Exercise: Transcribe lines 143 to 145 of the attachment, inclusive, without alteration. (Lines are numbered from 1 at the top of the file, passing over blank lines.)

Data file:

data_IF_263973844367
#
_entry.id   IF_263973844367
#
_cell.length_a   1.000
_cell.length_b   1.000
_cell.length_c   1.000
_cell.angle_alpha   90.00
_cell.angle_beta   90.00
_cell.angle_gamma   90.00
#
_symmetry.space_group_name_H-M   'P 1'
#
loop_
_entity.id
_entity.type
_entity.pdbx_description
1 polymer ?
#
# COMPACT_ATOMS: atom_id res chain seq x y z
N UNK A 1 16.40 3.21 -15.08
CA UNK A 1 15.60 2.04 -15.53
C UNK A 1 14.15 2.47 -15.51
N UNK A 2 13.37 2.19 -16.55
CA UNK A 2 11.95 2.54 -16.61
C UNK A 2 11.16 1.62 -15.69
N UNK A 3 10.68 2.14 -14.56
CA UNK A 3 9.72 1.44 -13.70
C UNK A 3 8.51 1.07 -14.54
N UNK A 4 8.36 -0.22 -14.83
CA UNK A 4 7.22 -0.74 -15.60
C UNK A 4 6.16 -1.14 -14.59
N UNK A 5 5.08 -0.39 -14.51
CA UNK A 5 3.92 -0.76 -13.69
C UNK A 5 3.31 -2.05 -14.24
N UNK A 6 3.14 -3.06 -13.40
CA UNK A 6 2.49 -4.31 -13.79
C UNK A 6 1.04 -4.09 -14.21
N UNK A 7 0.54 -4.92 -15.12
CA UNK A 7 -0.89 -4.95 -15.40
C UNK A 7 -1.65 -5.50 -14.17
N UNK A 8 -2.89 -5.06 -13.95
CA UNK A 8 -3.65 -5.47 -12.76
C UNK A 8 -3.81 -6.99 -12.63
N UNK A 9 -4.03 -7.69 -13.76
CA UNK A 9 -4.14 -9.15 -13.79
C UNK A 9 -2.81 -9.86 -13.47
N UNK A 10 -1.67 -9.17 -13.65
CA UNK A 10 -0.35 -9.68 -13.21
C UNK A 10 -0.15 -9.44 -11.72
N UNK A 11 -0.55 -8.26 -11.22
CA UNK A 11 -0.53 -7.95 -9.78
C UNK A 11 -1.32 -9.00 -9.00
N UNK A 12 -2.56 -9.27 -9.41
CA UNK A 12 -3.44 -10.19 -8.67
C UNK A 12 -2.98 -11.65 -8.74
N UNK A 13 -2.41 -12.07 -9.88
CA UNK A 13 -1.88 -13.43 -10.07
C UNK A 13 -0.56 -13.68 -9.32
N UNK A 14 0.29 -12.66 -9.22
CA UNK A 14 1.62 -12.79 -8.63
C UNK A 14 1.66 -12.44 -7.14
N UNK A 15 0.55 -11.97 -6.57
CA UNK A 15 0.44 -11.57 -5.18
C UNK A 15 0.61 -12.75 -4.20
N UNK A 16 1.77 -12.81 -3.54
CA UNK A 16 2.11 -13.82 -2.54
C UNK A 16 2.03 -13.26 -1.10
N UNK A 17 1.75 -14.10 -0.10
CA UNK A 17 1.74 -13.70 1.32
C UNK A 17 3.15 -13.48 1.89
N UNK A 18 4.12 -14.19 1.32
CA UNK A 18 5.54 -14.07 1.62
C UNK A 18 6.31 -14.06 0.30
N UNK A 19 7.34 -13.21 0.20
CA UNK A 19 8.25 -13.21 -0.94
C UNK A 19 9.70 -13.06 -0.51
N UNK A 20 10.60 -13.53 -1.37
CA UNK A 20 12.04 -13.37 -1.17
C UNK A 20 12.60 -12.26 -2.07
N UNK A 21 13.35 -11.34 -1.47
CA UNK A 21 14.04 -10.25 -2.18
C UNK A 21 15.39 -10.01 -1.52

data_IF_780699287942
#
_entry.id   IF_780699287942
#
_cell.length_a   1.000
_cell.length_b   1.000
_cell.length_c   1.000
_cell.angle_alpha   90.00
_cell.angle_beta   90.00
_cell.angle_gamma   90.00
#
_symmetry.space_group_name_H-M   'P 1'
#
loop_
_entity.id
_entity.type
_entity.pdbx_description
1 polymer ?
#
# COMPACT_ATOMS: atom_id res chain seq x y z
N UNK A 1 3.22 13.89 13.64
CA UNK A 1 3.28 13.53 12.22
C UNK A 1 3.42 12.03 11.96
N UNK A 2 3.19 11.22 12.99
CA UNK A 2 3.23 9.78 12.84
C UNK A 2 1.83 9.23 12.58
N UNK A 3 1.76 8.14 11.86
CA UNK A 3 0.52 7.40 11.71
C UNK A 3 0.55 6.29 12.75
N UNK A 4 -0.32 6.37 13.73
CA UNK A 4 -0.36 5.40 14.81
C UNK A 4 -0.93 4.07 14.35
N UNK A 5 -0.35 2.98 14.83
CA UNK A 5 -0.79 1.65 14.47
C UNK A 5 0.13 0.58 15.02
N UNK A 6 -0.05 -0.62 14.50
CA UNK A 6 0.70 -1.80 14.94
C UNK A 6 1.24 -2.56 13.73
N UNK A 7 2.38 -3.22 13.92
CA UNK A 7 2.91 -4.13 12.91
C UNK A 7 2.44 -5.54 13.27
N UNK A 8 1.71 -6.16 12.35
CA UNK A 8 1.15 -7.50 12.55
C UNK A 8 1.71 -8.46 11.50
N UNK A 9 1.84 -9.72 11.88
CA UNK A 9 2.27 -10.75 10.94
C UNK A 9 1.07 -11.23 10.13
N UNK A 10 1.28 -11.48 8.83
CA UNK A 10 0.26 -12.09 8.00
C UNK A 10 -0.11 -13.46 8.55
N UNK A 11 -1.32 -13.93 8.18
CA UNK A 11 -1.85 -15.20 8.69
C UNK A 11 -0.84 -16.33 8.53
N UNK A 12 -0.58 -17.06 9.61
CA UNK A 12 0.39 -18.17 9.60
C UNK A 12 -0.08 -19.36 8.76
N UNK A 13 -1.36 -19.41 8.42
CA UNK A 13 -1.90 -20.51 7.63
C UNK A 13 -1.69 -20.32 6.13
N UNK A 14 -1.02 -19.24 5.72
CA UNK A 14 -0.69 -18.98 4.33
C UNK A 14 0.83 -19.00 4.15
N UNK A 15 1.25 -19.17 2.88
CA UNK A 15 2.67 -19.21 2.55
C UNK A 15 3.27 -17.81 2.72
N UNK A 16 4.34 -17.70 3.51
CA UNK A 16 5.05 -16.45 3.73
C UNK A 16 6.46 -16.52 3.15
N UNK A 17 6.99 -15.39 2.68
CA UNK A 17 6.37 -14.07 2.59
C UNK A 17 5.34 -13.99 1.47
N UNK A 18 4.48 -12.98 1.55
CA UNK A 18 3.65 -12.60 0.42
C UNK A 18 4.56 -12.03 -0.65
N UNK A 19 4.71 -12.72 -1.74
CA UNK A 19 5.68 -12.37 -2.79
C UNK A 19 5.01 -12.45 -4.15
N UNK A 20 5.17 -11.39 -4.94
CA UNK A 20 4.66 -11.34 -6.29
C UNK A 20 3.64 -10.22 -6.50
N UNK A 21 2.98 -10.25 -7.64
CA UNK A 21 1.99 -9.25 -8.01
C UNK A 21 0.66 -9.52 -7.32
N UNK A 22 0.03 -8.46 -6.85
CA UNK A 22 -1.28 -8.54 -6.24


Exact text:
N UNK A 14 -1.02 -19.24 5.72
CA UNK A 14 -0.69 -18.98 4.33
C UNK A 14 0.83 -19.00 4.15